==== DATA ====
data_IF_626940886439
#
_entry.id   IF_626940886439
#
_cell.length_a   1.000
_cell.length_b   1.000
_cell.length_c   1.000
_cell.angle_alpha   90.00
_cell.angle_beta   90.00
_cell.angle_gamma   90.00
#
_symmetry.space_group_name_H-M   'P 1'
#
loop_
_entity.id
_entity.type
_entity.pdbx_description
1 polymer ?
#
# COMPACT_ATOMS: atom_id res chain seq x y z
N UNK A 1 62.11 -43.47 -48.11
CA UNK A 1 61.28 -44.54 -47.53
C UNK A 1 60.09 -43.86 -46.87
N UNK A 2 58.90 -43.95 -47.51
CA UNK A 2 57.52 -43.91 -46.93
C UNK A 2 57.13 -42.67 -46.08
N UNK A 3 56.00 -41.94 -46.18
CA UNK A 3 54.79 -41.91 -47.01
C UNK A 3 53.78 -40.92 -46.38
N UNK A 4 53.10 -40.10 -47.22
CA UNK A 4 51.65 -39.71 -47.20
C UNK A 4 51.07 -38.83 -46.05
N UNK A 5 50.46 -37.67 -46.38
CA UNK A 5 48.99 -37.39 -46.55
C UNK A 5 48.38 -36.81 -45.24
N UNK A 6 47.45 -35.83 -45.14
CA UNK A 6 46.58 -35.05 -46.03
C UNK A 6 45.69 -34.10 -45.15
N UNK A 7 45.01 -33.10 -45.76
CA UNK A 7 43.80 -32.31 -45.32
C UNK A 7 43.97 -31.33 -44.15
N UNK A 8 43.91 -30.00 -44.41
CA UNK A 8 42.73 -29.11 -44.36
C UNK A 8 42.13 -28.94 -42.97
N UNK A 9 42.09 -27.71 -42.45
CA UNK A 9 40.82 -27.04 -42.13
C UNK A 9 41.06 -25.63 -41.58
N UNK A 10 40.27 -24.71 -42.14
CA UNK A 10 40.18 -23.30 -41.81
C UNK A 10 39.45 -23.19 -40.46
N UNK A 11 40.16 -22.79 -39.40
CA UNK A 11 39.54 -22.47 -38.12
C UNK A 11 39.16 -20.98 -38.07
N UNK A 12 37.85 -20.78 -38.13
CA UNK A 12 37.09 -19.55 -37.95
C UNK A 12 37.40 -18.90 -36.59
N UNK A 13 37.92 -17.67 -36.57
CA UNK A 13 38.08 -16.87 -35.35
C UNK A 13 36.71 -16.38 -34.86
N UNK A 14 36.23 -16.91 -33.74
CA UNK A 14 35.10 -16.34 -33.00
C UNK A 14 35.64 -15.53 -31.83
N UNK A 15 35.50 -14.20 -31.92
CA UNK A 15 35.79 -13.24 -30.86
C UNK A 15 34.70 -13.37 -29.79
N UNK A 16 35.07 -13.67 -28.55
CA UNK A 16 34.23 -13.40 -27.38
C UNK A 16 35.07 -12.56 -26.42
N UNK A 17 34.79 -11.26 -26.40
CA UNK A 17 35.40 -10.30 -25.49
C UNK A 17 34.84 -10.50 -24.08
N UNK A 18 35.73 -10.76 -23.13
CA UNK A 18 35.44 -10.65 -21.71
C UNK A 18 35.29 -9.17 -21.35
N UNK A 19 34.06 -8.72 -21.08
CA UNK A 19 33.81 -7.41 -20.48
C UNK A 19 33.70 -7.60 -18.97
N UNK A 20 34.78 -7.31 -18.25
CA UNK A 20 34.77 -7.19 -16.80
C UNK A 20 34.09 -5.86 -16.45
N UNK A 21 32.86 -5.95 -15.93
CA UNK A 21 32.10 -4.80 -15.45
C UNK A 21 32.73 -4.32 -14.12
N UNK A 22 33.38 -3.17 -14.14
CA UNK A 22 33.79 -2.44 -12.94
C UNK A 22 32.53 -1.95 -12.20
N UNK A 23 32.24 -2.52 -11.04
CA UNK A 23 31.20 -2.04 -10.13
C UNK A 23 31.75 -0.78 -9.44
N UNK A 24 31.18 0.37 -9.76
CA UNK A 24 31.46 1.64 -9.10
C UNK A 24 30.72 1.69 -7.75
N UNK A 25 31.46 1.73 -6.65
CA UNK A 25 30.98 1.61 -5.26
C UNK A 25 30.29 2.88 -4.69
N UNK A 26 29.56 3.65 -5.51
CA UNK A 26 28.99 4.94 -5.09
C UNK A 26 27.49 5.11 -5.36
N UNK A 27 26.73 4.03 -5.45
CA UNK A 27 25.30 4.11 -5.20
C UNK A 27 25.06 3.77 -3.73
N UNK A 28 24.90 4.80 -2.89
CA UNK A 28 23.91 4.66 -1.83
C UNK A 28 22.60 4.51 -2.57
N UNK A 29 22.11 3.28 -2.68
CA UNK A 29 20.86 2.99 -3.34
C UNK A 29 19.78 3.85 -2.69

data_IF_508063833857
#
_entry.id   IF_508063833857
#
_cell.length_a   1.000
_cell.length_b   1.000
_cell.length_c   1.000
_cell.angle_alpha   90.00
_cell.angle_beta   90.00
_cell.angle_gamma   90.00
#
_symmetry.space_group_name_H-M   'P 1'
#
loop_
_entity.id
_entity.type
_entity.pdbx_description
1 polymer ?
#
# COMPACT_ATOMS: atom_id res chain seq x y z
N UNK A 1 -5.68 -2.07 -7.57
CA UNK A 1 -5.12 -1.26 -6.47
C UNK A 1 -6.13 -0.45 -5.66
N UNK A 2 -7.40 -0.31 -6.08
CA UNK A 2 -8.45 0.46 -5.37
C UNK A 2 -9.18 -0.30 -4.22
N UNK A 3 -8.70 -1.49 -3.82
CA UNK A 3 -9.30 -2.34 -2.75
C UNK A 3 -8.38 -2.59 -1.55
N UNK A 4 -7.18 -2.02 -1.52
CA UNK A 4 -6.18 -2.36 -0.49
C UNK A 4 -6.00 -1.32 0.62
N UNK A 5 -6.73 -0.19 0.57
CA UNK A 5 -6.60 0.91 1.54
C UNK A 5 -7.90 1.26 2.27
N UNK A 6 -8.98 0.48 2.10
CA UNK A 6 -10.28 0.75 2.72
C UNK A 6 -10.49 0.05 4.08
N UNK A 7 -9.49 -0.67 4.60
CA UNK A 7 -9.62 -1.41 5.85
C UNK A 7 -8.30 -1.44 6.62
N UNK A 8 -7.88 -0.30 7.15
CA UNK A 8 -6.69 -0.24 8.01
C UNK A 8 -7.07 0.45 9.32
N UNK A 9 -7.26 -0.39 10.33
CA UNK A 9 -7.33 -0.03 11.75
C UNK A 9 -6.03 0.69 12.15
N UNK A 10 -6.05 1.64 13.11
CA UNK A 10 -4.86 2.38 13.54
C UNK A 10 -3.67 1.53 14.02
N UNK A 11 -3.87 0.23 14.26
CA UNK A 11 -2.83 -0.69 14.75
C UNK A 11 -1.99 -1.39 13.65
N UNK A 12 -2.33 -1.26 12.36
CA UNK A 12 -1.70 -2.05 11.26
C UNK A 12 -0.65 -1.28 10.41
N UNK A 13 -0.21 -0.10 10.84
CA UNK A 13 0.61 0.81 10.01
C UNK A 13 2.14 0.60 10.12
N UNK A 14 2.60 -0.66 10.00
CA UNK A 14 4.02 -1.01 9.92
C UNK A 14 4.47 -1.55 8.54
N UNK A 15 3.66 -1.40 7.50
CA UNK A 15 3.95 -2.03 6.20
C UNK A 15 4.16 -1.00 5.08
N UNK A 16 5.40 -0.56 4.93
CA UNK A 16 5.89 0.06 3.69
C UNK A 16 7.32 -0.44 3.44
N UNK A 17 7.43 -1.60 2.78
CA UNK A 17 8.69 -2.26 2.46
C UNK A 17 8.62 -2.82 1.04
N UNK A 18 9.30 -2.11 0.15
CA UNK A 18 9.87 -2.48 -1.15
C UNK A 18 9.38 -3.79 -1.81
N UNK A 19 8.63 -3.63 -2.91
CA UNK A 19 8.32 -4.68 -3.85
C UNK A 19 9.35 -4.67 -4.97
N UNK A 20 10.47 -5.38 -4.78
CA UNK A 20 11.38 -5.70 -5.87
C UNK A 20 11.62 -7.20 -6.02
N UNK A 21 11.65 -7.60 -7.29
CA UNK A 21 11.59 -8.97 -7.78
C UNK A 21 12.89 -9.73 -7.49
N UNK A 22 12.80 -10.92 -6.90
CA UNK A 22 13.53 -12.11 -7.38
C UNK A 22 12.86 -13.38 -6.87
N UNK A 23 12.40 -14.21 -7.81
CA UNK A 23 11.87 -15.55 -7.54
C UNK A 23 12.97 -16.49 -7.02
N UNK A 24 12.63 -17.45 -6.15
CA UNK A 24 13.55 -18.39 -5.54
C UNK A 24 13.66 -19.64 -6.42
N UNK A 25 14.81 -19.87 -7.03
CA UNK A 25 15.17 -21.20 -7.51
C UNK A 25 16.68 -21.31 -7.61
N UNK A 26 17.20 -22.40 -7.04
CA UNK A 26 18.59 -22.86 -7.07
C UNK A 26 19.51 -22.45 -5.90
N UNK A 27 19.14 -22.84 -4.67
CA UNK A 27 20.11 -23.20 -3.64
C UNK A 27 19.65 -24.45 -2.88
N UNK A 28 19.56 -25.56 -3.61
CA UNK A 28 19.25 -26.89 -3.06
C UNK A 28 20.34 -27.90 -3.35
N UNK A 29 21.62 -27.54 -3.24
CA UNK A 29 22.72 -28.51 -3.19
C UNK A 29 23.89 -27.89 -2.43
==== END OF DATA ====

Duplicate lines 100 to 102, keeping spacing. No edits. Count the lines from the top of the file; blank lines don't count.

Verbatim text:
CA UNK A 27 25.30 4.11 -5.20
C UNK A 27 25.06 3.77 -3.73
N UNK A 28 24.90 4.80 -2.89